If you ask Brandon Mull, the New York Times best-selling author of the “Fablehaven” series and more, his job boils down to one thing: daydreaming.
“I’m basically a professional daydreamer,” Mull said in a recent interview. “That’s where a lot of innovation comes from, the thinking and imagining what’s possible and what could be. That’s where we get new things and it’s very useful for making up stories.”
Mull released the last "Fablehaven" book, "Keys to the Demon Prison," in 2010 and for years afterward, the author's daydreaming took him in different directions, writing the “The Beyonders” and “The Five Kingdoms” series among other books. While Mull loved working on these other well-received series, his daydreaming — and fan requests — eventually brought him back to the "Fablehaven" world.
“'Fablehaven' was my favorite cast of characters I’ve created and a wild life preserve of magical creatures is an environment that has so much potential,” Mull said. “Some of my favorite parts of the story were held in the dragon sanctuary and we were only there for one book so as I thought about that, I thought I had more stories to tell. I missed those 'Fablehaven' characters and thought it would be fun to do more with them.”
The result of Mull's missing is the “Dragonwatch” series, set in the 'Fablehaven' world and following the same characters. "Dragonwatch: A Fablehaven Adventure" came out in 2017 and was an immediate best-seller, reuniting readers with "Fablehaven's" main characters, siblings Kendra and Seth, who had to work together to gain the dragon training skills necessary to stop a total dragon takeover.
In Mull’s latest book in the series, “Dragonwatch: The Wrath of the Dragon King,” (Shadow Mountain, 416 pages) Celebrant, the king of dragons, is angry his original plan from the previous installment failed and has a new plan to use the Wizenstone to take over his native preserve of Wyrmroost. Unfortunately for him, the stone is protected by a cursed castle and Kendra and Seth are there to keep him from getting access to it.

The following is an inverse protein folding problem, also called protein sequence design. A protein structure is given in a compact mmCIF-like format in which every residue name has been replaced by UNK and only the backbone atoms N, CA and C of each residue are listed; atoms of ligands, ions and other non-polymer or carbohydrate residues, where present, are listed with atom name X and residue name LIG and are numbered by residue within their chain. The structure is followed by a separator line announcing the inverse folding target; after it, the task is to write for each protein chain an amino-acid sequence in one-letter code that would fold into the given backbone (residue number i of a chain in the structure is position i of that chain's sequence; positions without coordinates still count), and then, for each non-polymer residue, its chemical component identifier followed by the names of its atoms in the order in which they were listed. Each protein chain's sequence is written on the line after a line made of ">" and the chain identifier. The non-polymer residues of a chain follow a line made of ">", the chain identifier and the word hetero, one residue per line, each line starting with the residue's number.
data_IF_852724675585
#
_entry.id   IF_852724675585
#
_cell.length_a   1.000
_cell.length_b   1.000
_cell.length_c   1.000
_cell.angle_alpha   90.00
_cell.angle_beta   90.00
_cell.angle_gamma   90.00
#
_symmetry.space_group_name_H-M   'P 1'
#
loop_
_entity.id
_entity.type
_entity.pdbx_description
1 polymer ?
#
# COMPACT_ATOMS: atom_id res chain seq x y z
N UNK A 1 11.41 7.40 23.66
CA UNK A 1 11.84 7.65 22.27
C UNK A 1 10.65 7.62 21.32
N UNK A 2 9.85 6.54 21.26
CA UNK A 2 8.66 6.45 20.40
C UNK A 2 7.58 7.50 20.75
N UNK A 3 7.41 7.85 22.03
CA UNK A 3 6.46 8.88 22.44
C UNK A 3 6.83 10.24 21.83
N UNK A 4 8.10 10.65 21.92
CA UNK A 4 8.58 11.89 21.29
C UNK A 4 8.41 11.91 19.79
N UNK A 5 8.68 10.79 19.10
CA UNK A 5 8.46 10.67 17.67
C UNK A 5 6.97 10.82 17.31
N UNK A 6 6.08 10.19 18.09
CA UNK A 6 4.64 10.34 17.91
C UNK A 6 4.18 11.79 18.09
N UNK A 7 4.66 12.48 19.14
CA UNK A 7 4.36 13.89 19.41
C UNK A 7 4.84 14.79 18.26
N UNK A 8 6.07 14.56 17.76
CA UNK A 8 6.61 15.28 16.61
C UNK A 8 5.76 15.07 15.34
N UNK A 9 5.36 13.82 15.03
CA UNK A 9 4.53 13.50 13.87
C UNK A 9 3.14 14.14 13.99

“I think part of what makes 'Fablehaven' fun is we explore and bring to life all sorts of different creatures and elements from myths and legends," Mull said. "Whether that’s magical swords or creatures, one of the places I haven’t gone is the trope of the cursed castle. I’ve always found it alluring, Wyrmroost is a big place, and a cursed castle was a cool thing that had a lot of possibilities.”
Part of those possibilities for Mull is stretching his characters in ways they haven’t been before and telling their stories in ways he wouldn’t have been able to if he hadn’t returned to his beloved world. Whether his characters are human or creature, Mull believes that the way their best story is told is to make it difficult for them to get what they want.
“I try to put my characters into tough situations and I let them make interesting choices and see what unfolds," Mull said. "I have bad guys in mind and good guys in mind and as they work against each other, I let them guide what happens. I let bad guys have smart strategies and the good guys, too, and that leads to twists and turns.”
Mull may make his work sound easy — just daydream and then let your characters do the rest — but in reality, the author works hard to tell great stories. Book ideas take years of imagining, then up to six months of first-drafting and on to multiple rounds of revisions after that. But as details emerge and come together, Mull hopes that the reader can finish the second book of "Dragonwatch" and remember something Mull set up back in the first book of "Fablehaven." He said for him, that’s the most gratifying part.
“I try very hard to set up things like clues throughout so the reader can see there’s a grand design to the story," he said. "As a reader myself, it’s very satisfying to see, so I try to give that to my readers.”
Plot clues are just one of the literary devices Mull has down; over the years, he's also gotten very good at the cliffhanger. Mull said he doesn’t like to leave people hanging too badly, but he does believe in giving his readers something to look forward to. And with "Wrath of the Dragon King," this is the most dramatic cliffhanger Mull has attempted.
“I’m a big believer in finishing the story you told but in doing so, you leave the reader with some new trouble that definitely hints at what they’ll deal with in the next book,” Mull teased.
Now that this second "Dragonwatch" book is done, he's looking forward to his favorite part of writing: hearing his reader's reactions to his different story elements. Mull has multiple events coming up, including three in Utah, and meeting readers is what makes the long hours writing worth it.
“It’s a really solitary job, writing a book," Mull said. " … The writer doesn’t get to see the audience reaction. It’s not like a performance on a stage, so the closest I get is interacting with readers on tour and seeing what they like and what they connected with.”
With five books planned in the “Dragonwatch” series, Mull’s strategy is to keep daydreaming, keep planning, keep taking his readers on twists and turns and leaving them clues to follow into the next story.
“There’s more story to be told here. I’ll keep the reader wondering until I’m done.”